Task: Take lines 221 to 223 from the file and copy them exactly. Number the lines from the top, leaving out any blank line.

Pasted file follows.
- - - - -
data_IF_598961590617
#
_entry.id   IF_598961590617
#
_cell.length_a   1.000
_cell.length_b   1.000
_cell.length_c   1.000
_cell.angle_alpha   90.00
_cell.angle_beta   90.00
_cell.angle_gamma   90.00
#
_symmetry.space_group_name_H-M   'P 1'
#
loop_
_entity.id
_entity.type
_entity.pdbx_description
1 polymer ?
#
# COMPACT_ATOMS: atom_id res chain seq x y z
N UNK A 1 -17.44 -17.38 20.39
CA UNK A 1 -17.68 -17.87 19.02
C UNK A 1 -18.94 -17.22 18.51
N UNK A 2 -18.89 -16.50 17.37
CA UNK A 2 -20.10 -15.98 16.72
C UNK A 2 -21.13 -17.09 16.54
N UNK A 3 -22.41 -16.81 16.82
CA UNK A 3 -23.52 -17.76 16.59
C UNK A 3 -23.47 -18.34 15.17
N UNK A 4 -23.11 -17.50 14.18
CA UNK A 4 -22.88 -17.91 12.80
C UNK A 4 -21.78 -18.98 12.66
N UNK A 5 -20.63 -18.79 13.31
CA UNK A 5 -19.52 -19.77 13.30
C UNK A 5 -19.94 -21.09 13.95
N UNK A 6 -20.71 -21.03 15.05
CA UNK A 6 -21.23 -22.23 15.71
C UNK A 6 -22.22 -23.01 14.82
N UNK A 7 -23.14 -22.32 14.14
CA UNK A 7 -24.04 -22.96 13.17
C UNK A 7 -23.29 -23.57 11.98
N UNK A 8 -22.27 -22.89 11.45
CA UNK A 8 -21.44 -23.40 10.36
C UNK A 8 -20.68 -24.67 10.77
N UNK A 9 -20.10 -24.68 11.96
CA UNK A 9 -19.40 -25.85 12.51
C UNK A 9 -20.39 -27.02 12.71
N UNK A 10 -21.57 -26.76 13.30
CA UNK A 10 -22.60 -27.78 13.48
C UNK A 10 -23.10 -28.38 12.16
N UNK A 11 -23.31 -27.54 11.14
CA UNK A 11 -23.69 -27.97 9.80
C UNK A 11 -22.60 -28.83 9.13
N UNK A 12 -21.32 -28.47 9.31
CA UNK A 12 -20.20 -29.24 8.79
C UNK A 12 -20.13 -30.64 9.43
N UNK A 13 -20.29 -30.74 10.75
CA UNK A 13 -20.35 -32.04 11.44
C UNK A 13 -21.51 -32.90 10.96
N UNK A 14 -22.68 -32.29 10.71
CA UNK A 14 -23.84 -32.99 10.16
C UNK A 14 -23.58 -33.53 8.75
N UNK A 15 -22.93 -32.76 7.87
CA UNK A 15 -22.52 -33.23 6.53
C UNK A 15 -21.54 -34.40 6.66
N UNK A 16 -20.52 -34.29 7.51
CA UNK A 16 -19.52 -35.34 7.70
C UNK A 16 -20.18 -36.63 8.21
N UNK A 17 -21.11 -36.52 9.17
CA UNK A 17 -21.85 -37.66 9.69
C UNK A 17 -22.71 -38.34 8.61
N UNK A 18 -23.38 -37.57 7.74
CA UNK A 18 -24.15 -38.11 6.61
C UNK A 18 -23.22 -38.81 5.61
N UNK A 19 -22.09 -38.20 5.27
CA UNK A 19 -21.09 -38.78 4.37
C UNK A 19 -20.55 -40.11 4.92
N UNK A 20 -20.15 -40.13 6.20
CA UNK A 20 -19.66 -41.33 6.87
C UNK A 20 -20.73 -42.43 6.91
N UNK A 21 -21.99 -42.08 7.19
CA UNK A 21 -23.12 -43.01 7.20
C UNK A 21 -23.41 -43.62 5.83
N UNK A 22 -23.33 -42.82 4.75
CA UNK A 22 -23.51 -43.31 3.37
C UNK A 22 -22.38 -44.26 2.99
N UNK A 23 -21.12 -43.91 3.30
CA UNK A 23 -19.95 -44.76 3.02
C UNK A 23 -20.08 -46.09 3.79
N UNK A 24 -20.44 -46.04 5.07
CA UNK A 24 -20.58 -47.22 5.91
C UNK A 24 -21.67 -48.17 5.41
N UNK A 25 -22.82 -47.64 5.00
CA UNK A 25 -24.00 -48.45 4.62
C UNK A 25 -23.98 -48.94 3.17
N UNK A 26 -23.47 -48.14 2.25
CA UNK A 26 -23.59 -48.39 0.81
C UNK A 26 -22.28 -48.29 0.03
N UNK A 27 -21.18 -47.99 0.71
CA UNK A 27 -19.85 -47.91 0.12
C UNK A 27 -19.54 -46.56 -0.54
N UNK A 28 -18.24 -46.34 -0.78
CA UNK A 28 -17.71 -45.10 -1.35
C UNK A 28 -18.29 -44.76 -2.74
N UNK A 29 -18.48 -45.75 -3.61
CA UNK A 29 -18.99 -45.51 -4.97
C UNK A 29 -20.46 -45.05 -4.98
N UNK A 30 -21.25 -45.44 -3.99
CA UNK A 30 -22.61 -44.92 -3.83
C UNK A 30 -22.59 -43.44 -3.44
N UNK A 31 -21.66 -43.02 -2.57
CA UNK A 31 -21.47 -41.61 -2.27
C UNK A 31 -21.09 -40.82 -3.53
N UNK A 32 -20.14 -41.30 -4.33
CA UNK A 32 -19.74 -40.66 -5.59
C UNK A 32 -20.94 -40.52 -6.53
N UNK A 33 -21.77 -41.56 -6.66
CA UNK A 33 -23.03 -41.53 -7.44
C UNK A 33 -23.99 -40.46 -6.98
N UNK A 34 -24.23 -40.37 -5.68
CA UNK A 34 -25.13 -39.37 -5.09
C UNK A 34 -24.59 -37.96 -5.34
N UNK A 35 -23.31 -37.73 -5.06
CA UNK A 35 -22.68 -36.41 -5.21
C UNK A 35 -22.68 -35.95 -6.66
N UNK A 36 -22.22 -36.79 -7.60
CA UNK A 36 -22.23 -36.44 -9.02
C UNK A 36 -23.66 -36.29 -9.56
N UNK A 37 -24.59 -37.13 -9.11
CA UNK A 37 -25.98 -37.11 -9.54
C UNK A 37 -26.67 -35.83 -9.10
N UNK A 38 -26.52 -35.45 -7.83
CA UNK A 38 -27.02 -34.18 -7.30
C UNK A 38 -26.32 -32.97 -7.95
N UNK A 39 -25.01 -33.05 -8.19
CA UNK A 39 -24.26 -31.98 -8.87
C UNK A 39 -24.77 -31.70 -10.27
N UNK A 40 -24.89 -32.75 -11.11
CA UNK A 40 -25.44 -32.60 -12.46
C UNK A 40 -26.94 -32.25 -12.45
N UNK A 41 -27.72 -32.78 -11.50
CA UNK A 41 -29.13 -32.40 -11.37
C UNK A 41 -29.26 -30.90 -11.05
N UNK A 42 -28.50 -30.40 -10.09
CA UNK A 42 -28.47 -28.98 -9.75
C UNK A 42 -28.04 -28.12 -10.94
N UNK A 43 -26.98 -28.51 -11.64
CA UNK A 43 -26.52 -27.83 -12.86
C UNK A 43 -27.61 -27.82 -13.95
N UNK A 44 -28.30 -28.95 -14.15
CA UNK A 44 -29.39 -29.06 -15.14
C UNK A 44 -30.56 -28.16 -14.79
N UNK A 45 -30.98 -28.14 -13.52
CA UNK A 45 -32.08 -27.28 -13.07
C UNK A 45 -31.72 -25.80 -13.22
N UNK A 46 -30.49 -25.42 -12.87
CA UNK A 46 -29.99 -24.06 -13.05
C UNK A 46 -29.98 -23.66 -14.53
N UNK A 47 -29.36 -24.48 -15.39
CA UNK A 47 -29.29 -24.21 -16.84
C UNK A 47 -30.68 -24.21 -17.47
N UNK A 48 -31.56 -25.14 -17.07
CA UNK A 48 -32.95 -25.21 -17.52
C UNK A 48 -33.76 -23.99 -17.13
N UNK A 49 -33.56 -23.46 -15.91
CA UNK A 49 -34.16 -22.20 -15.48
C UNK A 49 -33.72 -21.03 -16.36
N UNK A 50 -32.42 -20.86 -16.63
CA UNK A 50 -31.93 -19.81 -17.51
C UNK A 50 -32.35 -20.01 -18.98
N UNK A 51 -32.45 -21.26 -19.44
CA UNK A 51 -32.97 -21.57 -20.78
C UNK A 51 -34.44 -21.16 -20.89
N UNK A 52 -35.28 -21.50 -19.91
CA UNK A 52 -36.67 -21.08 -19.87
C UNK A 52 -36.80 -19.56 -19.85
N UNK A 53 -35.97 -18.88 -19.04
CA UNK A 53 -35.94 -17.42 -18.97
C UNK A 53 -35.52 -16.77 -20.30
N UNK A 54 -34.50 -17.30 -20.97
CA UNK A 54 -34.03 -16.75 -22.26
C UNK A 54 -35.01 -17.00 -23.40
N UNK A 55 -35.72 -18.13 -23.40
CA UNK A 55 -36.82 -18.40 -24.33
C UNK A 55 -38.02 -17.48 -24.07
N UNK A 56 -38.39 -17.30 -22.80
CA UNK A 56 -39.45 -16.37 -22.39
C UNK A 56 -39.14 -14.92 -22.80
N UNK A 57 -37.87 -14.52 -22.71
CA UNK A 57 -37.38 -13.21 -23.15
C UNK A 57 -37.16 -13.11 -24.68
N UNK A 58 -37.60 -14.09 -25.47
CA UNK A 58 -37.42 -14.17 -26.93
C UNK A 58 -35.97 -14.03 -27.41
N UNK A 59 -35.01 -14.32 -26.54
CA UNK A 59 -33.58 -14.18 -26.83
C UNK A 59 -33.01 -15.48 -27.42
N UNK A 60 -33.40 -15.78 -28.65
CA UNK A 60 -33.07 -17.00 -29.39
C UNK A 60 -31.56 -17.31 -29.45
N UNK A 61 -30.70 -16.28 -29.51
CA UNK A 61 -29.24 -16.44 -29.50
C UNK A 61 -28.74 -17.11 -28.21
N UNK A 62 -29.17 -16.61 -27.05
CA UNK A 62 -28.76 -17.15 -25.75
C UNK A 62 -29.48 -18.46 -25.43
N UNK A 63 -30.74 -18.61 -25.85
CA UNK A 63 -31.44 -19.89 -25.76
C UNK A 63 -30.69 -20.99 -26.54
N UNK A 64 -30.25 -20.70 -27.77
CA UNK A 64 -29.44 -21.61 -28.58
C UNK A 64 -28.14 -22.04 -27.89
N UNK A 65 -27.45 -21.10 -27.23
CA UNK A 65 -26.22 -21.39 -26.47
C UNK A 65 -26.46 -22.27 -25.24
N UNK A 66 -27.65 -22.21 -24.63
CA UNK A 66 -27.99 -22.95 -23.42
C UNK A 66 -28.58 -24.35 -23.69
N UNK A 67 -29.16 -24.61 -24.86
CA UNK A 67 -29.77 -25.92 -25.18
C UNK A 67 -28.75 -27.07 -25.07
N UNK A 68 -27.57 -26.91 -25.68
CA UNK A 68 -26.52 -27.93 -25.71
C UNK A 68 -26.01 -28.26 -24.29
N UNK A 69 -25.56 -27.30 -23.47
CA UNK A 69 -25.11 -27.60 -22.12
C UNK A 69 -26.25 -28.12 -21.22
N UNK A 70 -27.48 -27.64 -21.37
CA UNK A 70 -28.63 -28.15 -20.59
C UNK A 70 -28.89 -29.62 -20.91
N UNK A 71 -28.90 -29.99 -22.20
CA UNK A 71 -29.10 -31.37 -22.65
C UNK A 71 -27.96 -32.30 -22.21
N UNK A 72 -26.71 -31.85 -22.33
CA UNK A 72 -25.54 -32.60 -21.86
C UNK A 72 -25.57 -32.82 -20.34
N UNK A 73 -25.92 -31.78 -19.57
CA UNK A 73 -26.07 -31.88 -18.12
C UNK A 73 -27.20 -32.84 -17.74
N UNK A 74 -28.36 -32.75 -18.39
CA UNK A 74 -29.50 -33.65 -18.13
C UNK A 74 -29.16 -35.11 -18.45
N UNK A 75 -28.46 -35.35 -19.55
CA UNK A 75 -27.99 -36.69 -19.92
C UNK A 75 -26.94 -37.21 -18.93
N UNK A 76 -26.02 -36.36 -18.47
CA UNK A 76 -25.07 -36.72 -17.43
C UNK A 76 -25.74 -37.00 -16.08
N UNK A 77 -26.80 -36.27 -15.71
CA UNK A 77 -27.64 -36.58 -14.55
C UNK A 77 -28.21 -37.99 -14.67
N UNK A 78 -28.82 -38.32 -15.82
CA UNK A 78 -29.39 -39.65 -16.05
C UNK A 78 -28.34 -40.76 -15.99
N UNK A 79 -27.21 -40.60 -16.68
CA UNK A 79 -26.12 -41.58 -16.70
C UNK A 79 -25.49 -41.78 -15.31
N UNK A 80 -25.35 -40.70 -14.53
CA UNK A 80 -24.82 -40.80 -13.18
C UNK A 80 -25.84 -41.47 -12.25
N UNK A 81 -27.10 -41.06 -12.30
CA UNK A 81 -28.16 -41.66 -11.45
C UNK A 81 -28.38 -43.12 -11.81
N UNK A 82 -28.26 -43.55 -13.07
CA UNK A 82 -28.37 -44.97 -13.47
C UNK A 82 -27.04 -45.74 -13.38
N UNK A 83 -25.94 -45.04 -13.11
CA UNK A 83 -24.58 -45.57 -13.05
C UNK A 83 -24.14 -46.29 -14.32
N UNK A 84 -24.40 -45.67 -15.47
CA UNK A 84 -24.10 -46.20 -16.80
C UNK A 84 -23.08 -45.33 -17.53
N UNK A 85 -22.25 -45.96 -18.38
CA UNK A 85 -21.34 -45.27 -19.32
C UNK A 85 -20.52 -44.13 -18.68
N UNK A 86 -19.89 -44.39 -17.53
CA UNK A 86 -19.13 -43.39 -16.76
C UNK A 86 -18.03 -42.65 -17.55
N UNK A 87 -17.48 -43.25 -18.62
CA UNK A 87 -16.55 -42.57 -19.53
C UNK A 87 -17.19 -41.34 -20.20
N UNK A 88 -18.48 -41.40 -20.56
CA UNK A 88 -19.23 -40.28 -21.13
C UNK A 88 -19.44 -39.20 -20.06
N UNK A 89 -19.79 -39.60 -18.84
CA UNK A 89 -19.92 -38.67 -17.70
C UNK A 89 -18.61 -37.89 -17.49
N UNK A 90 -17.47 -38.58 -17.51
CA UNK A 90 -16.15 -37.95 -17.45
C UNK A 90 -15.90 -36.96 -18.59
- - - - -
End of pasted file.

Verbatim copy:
C UNK A 67 -28.75 -27.07 -25.07
N UNK A 68 -27.57 -26.91 -25.68
CA UNK A 68 -26.52 -27.93 -25.71